These days, a growing number of employees are working remotely to maximize their waking hours and achieve a better work-life balance. In fact, as of 2015, 23% of employees reported doing some sort of remote work, up from 19% in 2003, according to Remote.co.

Now some folks who telecommute do so on a full-time basis, and there are certainly benefits to be reaped from that type of arrangement. When you telecommute all the time, you save money on travel to and from the office, and also get more flexibility along the way.

But for many people, working remotely on a full-time basis is a bit too extreme. Rather, a partial remote work arrangement is more ideal, since it gives them the best of both worlds -- a break from actual commuting, but the ability to also interact with colleagues in person. If you're privy to such an arrangement, here are a few critical steps that can help you manage it successfully.

Man typing on laptop while sitting on couch

IMAGE SOURCE: GETTY IMAGES.

1. Set a clear schedule

When you're in the office part of the time and work from home (or another location) the rest of the time, it can be difficult for your coworkers, and even your manager, to keep tabs on your whereabouts. And that can prove problematic for scheduling things like team meetings or lunches. If you're going to work remotely part-time, set a clear schedule in advance and share it with the people you work with so they know when to expect you on-site. That schedule might change from month to month, or even from week to week, but if you're vigilant about looping others in, it won't negatively impact your team's productivity, and it won't cause you to miss out on important items that are best addressed in person.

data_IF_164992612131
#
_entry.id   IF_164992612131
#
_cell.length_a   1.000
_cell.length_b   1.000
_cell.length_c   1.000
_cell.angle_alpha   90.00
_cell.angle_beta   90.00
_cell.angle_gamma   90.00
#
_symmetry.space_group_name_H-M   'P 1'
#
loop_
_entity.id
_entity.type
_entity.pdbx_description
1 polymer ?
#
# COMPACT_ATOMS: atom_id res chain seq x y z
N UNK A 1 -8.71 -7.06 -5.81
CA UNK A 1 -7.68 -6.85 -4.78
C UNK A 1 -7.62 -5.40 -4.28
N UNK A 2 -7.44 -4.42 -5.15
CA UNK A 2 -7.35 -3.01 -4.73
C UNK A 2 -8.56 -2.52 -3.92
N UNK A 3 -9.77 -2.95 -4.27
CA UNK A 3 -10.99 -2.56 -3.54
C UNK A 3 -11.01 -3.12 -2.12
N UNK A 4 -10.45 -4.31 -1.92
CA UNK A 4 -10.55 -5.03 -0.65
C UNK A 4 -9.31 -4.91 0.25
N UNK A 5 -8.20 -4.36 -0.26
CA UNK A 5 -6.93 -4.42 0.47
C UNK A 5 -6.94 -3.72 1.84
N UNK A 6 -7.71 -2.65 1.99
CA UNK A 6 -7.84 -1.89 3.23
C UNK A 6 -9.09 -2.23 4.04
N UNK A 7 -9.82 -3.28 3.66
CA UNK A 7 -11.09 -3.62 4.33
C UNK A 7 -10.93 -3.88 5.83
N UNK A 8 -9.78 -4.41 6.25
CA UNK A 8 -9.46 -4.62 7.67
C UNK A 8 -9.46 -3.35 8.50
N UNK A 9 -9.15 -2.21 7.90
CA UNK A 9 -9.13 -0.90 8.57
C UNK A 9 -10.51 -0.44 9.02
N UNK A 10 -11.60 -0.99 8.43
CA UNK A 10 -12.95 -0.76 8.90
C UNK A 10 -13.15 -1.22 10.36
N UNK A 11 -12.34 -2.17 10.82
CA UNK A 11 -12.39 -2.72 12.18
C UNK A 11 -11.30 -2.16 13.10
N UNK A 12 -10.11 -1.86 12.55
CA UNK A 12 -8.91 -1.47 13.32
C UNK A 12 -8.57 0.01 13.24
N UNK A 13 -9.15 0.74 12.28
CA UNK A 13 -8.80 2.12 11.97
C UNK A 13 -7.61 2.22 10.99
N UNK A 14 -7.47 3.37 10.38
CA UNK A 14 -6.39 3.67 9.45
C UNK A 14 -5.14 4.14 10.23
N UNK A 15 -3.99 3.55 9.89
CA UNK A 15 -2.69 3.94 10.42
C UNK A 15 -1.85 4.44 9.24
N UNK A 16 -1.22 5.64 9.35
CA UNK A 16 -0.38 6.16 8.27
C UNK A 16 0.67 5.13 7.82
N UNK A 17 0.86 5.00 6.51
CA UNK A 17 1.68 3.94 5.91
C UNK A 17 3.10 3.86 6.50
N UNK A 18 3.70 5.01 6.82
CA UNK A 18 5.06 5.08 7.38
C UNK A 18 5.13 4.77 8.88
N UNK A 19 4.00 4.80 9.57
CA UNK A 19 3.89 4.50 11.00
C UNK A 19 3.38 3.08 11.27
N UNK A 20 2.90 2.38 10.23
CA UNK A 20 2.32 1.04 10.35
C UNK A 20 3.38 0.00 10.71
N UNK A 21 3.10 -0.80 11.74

2. Maximize your time in the office

When you're only in the office a few times a week, it becomes all the more crucial to make the most of your time there. That's why you must make a point to schedule important tasks or meetings ahead of time to coincide with the days you'll be present at work. Think about the various projects you're working on or key items that need to be discussed. Then, identify the ones that are best addressed in person, and schedule time with the people who need to be part of those efforts or conversations.

3. Time your office visits to coincide with social events

Missing out on team events, whether it's daytime outings or happy hour, can be isolating, and it can also limit the extent to which you develop strong relationships with your peers. A better bet? Aim to be in the office during those days when team events are scheduled. Doing so will show that you're making an effort to get to know your colleagues, all the while helping you feel more connected to the people you work with -- even if you don't see them as often as they see each other.

Though working remotely is a privilege many employees appreciate, it's also a tricky setup to maintain, even when you only do it on a part-time basis. If your team members are aware of your schedule and you make good use of your time at the office, you'll be more likely to maintain that arrangement without having it adversely affect your career.

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